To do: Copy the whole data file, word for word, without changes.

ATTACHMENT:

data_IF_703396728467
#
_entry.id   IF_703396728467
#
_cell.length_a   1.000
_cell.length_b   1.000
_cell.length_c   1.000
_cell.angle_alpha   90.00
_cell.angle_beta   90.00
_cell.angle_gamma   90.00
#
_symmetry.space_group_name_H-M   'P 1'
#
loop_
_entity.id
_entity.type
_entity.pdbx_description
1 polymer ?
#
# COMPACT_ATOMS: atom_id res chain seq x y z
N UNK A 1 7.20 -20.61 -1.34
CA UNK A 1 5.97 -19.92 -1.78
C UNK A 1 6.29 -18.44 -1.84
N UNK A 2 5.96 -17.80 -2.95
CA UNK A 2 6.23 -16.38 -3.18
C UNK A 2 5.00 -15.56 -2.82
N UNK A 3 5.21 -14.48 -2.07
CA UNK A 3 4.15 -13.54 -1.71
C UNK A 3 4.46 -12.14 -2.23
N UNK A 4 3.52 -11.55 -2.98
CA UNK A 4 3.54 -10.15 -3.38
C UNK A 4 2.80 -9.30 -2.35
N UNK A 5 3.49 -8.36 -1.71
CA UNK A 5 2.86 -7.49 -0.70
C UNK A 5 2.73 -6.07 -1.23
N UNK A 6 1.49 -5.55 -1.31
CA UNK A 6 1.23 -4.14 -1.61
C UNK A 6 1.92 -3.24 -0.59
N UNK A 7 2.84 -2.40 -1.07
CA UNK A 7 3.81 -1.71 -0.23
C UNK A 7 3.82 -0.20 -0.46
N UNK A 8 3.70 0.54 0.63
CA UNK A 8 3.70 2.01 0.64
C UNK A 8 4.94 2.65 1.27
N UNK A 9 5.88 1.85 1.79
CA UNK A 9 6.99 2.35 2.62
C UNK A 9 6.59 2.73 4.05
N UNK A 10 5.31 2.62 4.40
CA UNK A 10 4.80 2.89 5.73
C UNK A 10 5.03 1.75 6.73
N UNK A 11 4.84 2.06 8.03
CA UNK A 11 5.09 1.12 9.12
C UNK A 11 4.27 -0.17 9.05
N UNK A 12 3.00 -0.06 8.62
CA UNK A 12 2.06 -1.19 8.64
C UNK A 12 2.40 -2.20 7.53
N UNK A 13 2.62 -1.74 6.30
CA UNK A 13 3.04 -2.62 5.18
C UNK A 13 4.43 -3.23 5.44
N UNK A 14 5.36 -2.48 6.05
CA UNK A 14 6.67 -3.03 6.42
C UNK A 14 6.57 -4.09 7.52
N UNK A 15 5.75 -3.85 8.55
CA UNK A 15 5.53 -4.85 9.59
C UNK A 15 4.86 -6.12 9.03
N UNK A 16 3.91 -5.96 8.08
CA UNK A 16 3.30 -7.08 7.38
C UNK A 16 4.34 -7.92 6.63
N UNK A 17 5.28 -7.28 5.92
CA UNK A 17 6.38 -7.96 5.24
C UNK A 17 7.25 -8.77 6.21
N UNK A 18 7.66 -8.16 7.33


data_IF_703396728467
#
_entry.id   IF_703396728467
#
_cell.length_a   1.000
_cell.length_b   1.000
_cell.length_c   1.000
_cell.angle_alpha   90.00
_cell.angle_beta   90.00
_cell.angle_gamma   90.00
#
_symmetry.space_group_name_H-M   'P 1'
#
loop_
_entity.id
_entity.type
_entity.pdbx_description
1 polymer ?
#
# COMPACT_ATOMS: atom_id res chain seq x y z
N UNK A 1 7.20 -20.61 -1.34
CA UNK A 1 5.97 -19.92 -1.78
C UNK A 1 6.29 -18.44 -1.84
N UNK A 2 5.96 -17.80 -2.95
CA UNK A 2 6.23 -16.38 -3.18
C UNK A 2 5.00 -15.56 -2.82
N UNK A 3 5.21 -14.48 -2.07
CA UNK A 3 4.15 -13.54 -1.71
C UNK A 3 4.46 -12.14 -2.23
N UNK A 4 3.52 -11.55 -2.98
CA UNK A 4 3.54 -10.15 -3.38
C UNK A 4 2.80 -9.30 -2.35
N UNK A 5 3.49 -8.36 -1.71
CA UNK A 5 2.86 -7.49 -0.70
C UNK A 5 2.73 -6.07 -1.23
N UNK A 6 1.49 -5.55 -1.31
CA UNK A 6 1.23 -4.14 -1.61
C UNK A 6 1.92 -3.24 -0.59
N UNK A 7 2.84 -2.40 -1.07
CA UNK A 7 3.81 -1.71 -0.23
C UNK A 7 3.82 -0.20 -0.46
N UNK A 8 3.70 0.54 0.63
CA UNK A 8 3.70 2.01 0.64
C UNK A 8 4.94 2.65 1.27
N UNK A 9 5.88 1.85 1.79
CA UNK A 9 6.99 2.35 2.62
C UNK A 9 6.59 2.73 4.05
N UNK A 10 5.31 2.62 4.40
CA UNK A 10 4.80 2.89 5.73
C UNK A 10 5.03 1.75 6.73
N UNK A 11 4.84 2.06 8.03
CA UNK A 11 5.09 1.12 9.12
C UNK A 11 4.27 -0.17 9.05
N UNK A 12 3.00 -0.06 8.62
CA UNK A 12 2.06 -1.19 8.64
C UNK A 12 2.40 -2.20 7.53
N UNK A 13 2.62 -1.74 6.30
CA UNK A 13 3.04 -2.62 5.18
C UNK A 13 4.43 -3.23 5.44
N UNK A 14 5.36 -2.48 6.05
CA UNK A 14 6.67 -3.03 6.42
C UNK A 14 6.57 -4.09 7.52
N UNK A 15 5.75 -3.85 8.55
CA UNK A 15 5.53 -4.85 9.59
C UNK A 15 4.86 -6.12 9.03
N UNK A 16 3.91 -5.96 8.08
CA UNK A 16 3.30 -7.08 7.38
C UNK A 16 4.34 -7.92 6.63
N UNK A 17 5.28 -7.28 5.92
CA UNK A 17 6.38 -7.96 5.24
C UNK A 17 7.25 -8.77 6.21
N UNK A 18 7.66 -8.16 7.33